New licensing measures seek to prevent repeat of Brooks fiasco

Minister of State says regulations will ensure there will no longer be situation where concert-goers find out just days before that concert was not going ahead

Garth Brooks in Croke Park Dublin last year where he announced details of the first two concerts for July 2014  at that venue. Photograph: Dara Mac Dónaill/The Irish Times

Garth Brooks in Croke Park Dublin last year where he announced details of the first two concerts for July 2014 at that venue. Photograph: Dara Mac Dónaill/The Irish Times

 

Event promoters must hold meetings with local authorities before they advertise or start selling tickets, according to regulations announced by the Government. Minister of State for the Environment Paudie Coffey yesterday set out licensing measures which it is hoped will prevent any repeat of the Garth Brooks fiasco last summer which saw a series of concerts cancelled after additional shows failed to receive a licence.

Mr Coffey said the regulations would ensure there would no longer be a situation where concert-goers found out days before the concert that it was not going ahead. “This is a result of what I called the fiasco that happened last year and the confusion and the uncertainty it brought and it hurt a lot of people,” he said.

Mr Coffey said he would love to see Brooks play in Ireland again.The previous regulations meant the licence pre-application meeting was optional, which paved the way for the five Brooks concerts to be scheduled without the agreement of Dublin City Council.

The revised agreements involve a mandatory meeting taking place and a preliminary risk assessment being carried out. Additional meetings must be carried out with the councils when it is proposed to schedule further concerts.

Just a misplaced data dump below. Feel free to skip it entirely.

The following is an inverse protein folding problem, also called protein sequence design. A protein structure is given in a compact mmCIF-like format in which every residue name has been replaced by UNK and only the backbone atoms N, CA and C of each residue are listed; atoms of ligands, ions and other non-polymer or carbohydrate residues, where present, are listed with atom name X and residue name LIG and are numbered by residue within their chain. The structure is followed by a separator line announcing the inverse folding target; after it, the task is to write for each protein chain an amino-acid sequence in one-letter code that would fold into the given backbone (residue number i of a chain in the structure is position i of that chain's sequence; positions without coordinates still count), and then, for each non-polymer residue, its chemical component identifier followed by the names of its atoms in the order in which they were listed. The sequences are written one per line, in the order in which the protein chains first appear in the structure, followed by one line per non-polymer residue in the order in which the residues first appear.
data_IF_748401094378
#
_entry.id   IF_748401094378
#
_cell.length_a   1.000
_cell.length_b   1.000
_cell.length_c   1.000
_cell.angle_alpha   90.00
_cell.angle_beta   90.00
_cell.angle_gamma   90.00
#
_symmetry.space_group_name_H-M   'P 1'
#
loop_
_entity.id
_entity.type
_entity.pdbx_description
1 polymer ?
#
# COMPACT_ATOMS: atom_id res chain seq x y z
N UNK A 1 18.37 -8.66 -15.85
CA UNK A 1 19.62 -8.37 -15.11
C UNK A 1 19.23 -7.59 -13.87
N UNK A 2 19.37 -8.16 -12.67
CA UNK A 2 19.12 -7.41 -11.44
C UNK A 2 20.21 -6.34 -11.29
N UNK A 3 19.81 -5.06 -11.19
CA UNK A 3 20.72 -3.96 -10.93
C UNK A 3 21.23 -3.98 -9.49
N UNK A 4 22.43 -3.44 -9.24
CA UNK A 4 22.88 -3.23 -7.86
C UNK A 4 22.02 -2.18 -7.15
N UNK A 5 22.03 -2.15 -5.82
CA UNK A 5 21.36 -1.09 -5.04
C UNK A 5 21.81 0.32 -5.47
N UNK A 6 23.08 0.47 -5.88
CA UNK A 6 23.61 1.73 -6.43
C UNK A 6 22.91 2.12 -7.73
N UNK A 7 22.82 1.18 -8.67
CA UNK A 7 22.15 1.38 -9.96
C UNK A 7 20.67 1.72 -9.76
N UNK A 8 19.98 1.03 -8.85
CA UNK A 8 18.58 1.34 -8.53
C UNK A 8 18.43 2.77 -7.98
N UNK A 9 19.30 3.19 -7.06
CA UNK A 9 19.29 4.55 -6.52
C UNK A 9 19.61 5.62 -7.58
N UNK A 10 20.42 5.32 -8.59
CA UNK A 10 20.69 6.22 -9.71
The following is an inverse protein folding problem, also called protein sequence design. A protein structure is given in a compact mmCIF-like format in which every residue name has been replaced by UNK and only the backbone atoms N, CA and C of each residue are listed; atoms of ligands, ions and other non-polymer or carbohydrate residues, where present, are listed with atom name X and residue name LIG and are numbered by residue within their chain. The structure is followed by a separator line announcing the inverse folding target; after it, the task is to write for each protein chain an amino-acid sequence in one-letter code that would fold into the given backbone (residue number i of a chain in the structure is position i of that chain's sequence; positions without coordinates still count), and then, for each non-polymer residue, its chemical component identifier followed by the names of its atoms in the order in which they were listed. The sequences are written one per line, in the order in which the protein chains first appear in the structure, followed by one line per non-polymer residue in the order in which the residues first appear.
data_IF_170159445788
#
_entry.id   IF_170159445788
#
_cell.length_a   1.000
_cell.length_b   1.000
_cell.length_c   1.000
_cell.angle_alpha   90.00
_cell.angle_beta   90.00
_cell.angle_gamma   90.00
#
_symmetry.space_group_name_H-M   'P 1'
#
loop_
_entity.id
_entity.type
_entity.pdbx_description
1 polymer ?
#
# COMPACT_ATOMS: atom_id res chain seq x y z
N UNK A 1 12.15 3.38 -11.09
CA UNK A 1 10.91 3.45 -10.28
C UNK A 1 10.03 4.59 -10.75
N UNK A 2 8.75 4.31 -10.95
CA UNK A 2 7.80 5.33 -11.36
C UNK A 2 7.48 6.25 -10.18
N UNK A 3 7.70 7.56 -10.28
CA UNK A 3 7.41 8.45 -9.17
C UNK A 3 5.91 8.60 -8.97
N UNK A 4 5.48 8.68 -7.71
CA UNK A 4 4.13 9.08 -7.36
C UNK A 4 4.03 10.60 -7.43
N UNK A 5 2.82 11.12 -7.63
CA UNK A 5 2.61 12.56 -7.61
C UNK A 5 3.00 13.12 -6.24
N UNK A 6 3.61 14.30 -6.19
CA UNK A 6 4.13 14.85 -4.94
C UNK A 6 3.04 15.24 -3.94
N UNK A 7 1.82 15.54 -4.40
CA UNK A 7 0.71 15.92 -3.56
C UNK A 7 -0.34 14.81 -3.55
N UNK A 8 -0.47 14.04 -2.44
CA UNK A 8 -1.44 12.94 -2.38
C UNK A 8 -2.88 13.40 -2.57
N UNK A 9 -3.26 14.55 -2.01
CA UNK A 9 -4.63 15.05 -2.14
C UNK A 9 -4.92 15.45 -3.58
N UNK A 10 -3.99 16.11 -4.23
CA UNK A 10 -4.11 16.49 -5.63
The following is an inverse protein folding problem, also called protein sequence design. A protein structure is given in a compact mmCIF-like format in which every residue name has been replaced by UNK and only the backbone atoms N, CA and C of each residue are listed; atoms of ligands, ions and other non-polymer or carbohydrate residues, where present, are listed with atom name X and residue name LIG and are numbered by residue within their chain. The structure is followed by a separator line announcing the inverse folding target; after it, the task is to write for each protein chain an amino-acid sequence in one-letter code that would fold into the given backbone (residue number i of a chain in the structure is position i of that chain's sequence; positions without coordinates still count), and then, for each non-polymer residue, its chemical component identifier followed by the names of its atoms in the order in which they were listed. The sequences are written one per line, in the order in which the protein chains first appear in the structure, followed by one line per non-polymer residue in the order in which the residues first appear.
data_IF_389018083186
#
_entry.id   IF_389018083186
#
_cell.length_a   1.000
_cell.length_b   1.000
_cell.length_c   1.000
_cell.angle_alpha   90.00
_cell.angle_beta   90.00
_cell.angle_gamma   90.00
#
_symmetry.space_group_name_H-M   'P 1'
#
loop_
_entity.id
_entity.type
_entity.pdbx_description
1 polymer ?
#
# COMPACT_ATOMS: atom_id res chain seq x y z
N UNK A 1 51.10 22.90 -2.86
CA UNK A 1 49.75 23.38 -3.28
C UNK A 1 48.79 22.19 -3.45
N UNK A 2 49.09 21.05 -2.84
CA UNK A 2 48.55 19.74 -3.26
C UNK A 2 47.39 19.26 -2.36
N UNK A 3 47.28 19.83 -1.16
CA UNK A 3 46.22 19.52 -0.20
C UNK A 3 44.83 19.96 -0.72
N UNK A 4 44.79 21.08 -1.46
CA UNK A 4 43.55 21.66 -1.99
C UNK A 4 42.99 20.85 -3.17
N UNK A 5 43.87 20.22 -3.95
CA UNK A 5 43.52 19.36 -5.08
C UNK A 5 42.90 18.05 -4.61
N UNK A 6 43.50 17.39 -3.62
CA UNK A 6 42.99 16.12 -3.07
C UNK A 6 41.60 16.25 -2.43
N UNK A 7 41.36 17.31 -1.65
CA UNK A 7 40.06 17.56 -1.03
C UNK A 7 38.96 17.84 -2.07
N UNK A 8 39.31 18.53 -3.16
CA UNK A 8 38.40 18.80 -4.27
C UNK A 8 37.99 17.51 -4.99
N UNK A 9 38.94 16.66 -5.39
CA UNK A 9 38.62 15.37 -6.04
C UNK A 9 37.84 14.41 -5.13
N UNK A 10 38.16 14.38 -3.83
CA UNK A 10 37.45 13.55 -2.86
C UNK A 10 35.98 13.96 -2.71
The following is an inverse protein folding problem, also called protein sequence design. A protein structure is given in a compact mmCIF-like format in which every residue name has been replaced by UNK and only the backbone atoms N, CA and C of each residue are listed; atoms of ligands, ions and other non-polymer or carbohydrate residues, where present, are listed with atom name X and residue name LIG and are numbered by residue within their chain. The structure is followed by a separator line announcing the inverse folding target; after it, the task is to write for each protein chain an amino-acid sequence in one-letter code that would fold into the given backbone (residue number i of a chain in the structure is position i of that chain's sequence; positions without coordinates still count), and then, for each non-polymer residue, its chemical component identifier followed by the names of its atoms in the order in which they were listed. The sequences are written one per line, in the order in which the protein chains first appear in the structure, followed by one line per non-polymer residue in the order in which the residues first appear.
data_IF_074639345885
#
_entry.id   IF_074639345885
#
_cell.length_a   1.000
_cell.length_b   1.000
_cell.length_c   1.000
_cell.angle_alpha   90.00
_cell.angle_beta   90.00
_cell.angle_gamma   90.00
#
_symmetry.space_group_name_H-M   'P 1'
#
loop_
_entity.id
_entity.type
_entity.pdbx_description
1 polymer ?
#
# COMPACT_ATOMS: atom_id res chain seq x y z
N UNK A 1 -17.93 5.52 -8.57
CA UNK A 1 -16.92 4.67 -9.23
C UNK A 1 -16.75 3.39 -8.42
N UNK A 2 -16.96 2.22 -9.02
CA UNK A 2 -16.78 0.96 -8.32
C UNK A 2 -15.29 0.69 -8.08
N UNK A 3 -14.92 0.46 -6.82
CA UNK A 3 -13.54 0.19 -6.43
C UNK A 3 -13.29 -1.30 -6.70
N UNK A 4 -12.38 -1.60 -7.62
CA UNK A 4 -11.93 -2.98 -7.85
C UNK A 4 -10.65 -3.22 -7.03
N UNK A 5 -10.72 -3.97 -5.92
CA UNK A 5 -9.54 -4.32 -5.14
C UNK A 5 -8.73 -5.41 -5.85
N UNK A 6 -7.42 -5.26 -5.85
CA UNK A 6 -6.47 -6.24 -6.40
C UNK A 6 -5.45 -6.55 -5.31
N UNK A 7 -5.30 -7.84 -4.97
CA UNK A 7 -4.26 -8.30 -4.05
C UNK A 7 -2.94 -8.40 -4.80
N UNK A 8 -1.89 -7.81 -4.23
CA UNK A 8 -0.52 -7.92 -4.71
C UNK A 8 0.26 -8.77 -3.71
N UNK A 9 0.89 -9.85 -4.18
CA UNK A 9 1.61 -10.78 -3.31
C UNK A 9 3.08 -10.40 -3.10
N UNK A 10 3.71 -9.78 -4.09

The Croke Park Area Residents Association expressed disappointment that the regulations would let promoters continue selling tickets for an event before a licence has been granted.

“While we have not yet had time to study the new regulations in detail,” the association’s spokesman Colm Stephens said, “it seems that they are heavily biased of favour of the promoters who can continue to sell tickets for events before any public consultation has taken place or a licence issued.”

A decision from the local authority must be given four weeks before the event. Mr Coffey denied this short time frame could pave the way for the same mistakes to be made. “If tickets are advertised or sold before a pre-consultation phase took place, that event cannot go forward so it cannot happen essentially,” he said. “The previous regulations worked well until the additional concerts came on and the system found it hard to respond.”

A spokeswoman for Aiken, which was promoting the Brooks concerts, said the company would be studying the regulations before making any comment. Dublin was said to have lost up to €50 million due to the cancellation of the concerts and the Dublin Chamber of Commerce said this could never be repeated.

“The Garth Brooks debacle last summer was hugely embarrassing for Ireland and jeopardised our international reputation as a great place to host and attend an event,” chamber chief executive Gina Quin said.

Fine Gael TD Olivia Mitchell said the new licensing regulations would protect residents in the Marlay Park area, where a series of summer concerts are due to be held.

Minister for Tourism Paschal Donohoe also welcomed the move and said the Brooks debacle had the potential to damage the tourist industry.